I tried to change the spelling of "role" in this thread, but my all-powerful moderator status won't let me. I thought I had something here...
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steve albini
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John Ivan

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Re: the role of an engineer in relation to art
« Reply #22 on: December 29, 2005, 04:00:52 am »

Damn computers anyhow!!.

Ivan...........
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"Transformation is no easy trick: It's what art promises and usually doesn't deliver." Garrison Keillor

 

Colin Frangos

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Re: the role of an engineer in relation to art
« Reply #23 on: December 29, 2005, 04:06:53 am »

electrical wrote on Wed, 28 December 2005 23:34

I tried to change the spelling of "role" in this thread, but my all-powerful moderator status won't let me. I thought I had something here...


Heh. Just expressing my creativity.
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Ronny

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Re: the roll of an engineer in relation to art
« Reply #24 on: December 29, 2005, 04:27:52 am »

electrical wrote on Thu, 29 December 2005 02:32

Oh, and I'm going to change the spelling of the word "role" in the title of this thread. I'm moderating this forum, and I don't want people thinking we're a bunch of illiterates.

If you're actually illiterate, please excuse my bluntness.




You need to get on a roll.  Smile



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bobkatz

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Re: the roll of an engineer in relation to art
« Reply #25 on: December 29, 2005, 07:16:54 am »

Colin Frangos wrote on Wed, 28 December 2005 19:20



What the band does is art. What you do is engineering.




Music is ART. But an unmusical recording engineer can ruin a recording. Who determines the balance? Does the producer say, "raise the clarinet mike 0.25 dB, ok, now lower the bassoon by 0.5?" Any engineer who does not already know what the musical balance should be would be fired. As far as I'm concerned, the line between "art" and "engineering" is entirely nebulous.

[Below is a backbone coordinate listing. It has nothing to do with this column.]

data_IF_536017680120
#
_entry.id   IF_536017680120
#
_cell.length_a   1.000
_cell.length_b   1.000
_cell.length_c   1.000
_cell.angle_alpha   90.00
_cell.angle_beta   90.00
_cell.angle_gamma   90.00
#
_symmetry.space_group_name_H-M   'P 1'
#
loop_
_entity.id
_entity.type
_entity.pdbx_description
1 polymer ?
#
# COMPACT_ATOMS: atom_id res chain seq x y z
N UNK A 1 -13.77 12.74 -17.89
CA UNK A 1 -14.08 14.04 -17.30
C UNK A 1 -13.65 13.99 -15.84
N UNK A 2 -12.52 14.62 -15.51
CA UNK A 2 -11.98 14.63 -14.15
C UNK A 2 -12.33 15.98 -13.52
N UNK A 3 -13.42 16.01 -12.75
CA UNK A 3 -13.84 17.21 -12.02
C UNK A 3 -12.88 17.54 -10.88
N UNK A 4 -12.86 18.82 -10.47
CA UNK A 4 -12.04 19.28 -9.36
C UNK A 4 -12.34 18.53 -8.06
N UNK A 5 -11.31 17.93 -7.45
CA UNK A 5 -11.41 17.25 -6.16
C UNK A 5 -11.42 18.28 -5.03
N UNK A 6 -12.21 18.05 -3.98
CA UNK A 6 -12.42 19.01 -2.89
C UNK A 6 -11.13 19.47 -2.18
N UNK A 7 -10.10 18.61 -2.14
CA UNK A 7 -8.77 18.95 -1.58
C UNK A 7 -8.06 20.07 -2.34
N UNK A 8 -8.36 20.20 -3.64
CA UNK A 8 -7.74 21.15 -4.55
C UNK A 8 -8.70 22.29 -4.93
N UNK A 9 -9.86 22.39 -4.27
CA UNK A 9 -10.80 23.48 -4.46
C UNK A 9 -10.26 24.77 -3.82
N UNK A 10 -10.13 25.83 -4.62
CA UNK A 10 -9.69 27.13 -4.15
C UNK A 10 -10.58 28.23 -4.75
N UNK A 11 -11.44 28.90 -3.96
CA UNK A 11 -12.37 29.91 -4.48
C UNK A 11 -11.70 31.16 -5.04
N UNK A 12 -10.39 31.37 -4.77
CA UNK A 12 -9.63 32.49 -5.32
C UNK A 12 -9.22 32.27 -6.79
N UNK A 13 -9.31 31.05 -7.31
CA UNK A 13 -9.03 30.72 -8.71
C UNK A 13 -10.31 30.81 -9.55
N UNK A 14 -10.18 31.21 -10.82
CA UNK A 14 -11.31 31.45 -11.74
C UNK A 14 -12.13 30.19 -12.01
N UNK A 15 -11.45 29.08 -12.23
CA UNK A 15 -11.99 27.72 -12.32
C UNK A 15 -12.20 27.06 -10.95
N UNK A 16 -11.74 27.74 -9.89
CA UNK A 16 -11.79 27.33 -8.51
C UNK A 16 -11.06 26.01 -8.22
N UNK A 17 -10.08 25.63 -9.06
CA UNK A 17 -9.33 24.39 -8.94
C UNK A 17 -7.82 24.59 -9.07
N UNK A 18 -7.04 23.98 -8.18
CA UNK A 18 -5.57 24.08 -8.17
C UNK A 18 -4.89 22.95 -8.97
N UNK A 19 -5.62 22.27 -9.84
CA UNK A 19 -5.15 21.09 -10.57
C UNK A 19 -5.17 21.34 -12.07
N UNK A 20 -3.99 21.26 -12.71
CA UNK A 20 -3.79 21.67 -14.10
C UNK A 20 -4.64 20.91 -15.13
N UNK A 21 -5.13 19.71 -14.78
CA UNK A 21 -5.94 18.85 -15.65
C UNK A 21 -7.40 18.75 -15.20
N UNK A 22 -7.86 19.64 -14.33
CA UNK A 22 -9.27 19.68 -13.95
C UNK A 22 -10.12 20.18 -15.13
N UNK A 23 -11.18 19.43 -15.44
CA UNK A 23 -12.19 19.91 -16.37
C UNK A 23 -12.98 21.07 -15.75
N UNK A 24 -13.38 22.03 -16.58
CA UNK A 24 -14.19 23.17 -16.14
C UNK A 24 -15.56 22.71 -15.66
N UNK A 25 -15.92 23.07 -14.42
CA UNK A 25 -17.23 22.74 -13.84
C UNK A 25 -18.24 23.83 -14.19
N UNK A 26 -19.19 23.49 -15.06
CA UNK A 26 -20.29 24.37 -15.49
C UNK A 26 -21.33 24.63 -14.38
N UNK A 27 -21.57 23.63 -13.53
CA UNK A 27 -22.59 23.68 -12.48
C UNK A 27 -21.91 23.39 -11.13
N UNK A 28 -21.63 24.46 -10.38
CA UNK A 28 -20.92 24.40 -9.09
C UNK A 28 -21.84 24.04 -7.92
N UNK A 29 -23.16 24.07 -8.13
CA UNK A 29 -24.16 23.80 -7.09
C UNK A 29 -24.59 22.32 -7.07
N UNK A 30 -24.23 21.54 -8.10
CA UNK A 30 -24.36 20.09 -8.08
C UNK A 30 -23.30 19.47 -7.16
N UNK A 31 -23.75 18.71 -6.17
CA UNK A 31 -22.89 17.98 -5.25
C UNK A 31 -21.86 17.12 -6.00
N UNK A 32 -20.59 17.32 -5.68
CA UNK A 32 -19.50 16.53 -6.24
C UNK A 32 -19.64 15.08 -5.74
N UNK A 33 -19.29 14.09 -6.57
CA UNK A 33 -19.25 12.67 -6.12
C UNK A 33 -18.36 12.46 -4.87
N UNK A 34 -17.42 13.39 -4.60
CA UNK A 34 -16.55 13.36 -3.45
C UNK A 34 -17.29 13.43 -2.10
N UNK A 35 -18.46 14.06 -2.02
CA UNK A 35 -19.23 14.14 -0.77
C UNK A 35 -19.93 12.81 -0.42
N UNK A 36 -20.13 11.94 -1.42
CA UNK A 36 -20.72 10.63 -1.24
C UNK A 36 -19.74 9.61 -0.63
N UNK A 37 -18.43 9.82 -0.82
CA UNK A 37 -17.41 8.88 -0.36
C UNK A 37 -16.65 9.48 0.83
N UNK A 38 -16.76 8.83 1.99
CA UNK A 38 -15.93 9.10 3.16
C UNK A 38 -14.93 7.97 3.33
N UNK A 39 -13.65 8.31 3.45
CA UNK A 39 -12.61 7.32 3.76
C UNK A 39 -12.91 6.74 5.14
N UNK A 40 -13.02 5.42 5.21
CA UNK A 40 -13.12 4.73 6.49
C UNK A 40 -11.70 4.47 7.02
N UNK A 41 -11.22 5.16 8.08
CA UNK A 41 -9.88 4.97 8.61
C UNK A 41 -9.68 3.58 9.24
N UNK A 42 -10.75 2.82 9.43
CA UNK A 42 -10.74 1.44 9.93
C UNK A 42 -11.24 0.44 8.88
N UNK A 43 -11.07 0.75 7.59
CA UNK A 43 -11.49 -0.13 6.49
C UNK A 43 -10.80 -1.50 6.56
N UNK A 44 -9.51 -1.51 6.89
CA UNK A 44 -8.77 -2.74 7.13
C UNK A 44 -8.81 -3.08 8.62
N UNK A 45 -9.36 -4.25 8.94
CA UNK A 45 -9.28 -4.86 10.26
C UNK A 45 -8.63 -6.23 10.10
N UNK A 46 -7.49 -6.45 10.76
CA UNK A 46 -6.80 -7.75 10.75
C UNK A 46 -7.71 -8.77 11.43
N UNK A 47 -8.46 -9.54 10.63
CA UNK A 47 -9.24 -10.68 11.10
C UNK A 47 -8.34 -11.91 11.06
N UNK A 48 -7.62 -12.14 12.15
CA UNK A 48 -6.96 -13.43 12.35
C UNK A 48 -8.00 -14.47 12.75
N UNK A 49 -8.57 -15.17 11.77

BK
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rnicklaus

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Re: the roll of an engineer in relation to art
« Reply #26 on: December 29, 2005, 12:11:59 pm »

electrical wrote on Wed, 28 December 2005 23:32

Oh, and I'm going to change the spelling of the word "role" in the title of this thread. I'm moderating this forum, and I don't want people thinking we're a bunch of illiterates.

If you're actually illiterate, please excuse my bluntness.


You wouldn't want a cousin named Art to steal your dinner roll when you were engineering his band.

Or to bring up the holiday spare tire in front of clients.
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Dave Martin

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Re: the roll of an engineer in relation to art
« Reply #27 on: December 29, 2005, 02:45:26 pm »

ivan40 wrote on Thu, 29 December 2005 01:18

See, I think the fact that someone decides to use one tool over another is a creative decision.

Ivan.............


I wouldn't think so - the carpenter who built my room would occasionally choose to use one saw instead of another, or one hammer over another. Does that mean that he was the 'creator' of the room design? It's all a part of craftsmanship; knowing which tools are appropriate to a given task. Which brings me back to my original feeling - that engineers are (or should be) craftsmen, not 'artists'.
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John Ivan

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Re: the roll of an engineer in relation to art
« Reply #28 on: December 29, 2005, 03:10:06 pm »

Dave Martin wrote on Thu, 29 December 2005 14:45

ivan40 wrote on Thu, 29 December 2005 01:18

See, I think the fact that someone decides to use one tool over another is a creative decision.

Ivan.............